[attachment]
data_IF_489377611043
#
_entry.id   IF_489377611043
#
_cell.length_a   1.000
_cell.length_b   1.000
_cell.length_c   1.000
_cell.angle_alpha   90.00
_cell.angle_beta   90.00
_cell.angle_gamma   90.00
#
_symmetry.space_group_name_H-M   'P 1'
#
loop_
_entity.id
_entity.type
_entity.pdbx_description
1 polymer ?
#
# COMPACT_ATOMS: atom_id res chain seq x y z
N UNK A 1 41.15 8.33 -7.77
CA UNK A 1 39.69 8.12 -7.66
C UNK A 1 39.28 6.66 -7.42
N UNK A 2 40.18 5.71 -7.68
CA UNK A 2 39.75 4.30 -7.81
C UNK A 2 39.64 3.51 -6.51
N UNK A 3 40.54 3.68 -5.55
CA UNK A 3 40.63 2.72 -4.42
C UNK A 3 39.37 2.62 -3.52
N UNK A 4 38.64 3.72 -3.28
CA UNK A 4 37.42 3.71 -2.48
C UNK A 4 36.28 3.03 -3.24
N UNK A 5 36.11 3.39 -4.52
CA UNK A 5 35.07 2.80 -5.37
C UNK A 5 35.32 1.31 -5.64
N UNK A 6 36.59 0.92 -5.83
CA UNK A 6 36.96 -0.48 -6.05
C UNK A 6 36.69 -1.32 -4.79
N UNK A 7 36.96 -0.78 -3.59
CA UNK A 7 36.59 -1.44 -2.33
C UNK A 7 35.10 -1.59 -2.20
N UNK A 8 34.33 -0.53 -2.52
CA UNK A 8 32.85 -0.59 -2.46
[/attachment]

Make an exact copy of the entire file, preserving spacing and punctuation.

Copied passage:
data_IF_489377611043
#
_entry.id   IF_489377611043
#
_cell.length_a   1.000
_cell.length_b   1.000
_cell.length_c   1.000
_cell.angle_alpha   90.00
_cell.angle_beta   90.00
_cell.angle_gamma   90.00
#
_symmetry.space_group_name_H-M   'P 1'
#
loop_
_entity.id
_entity.type
_entity.pdbx_description
1 polymer ?
#
# COMPACT_ATOMS: atom_id res chain seq x y z
N UNK A 1 41.15 8.33 -7.77
CA UNK A 1 39.69 8.12 -7.66
C UNK A 1 39.28 6.66 -7.42
N UNK A 2 40.18 5.71 -7.68
CA UNK A 2 39.75 4.30 -7.81
C UNK A 2 39.64 3.51 -6.51
N UNK A 3 40.54 3.68 -5.55
CA UNK A 3 40.63 2.72 -4.42
C UNK A 3 39.37 2.62 -3.52
N UNK A 4 38.64 3.72 -3.28
CA UNK A 4 37.42 3.71 -2.48
C UNK A 4 36.28 3.03 -3.24
N UNK A 5 36.11 3.39 -4.52
CA UNK A 5 35.07 2.80 -5.37
C UNK A 5 35.32 1.31 -5.64
N UNK A 6 36.59 0.92 -5.83
CA UNK A 6 36.96 -0.48 -6.05
C UNK A 6 36.69 -1.32 -4.79
N UNK A 7 36.96 -0.78 -3.59
CA UNK A 7 36.59 -1.44 -2.33
C UNK A 7 35.10 -1.59 -2.20
N UNK A 8 34.33 -0.53 -2.52
CA UNK A 8 32.85 -0.59 -2.46